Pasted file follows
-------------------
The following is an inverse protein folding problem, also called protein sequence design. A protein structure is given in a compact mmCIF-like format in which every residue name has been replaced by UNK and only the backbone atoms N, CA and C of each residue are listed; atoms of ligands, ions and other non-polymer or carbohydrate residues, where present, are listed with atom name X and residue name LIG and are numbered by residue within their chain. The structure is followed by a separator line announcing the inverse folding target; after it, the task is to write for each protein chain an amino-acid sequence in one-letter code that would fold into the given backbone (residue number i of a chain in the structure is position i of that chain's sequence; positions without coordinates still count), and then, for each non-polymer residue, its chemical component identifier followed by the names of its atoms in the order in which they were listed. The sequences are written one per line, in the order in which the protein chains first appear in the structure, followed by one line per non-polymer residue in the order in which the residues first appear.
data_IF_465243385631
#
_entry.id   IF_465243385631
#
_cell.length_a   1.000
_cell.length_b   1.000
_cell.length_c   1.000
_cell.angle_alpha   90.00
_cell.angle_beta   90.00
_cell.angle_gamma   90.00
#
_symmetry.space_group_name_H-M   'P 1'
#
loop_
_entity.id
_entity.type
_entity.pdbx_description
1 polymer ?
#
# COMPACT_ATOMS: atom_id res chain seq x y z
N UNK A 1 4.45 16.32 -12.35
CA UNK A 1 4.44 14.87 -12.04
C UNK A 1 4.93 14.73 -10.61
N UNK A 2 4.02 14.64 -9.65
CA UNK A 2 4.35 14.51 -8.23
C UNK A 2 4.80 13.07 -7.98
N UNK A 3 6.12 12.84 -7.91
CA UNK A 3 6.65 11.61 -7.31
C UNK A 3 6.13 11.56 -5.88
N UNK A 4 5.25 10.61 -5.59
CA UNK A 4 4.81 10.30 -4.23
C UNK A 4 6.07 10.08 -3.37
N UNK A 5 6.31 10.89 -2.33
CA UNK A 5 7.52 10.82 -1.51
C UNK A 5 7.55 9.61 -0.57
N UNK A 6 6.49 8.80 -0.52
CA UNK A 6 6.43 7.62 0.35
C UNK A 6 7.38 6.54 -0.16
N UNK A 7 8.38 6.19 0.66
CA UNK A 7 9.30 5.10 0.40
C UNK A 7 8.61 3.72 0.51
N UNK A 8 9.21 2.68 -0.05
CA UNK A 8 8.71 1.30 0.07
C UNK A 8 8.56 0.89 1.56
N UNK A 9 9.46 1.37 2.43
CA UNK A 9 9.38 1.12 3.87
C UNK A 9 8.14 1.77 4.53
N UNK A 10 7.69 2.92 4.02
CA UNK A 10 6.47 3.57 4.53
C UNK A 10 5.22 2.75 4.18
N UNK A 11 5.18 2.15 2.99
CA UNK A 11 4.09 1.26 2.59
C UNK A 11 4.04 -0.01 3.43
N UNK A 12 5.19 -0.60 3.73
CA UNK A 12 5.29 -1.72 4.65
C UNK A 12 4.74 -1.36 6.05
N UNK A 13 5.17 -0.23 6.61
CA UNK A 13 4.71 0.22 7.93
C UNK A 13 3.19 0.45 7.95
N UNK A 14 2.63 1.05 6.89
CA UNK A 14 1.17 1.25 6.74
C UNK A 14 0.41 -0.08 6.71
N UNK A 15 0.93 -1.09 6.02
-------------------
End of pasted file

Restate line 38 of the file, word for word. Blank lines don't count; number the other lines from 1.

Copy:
CA UNK A 6 6.43 7.62 0.35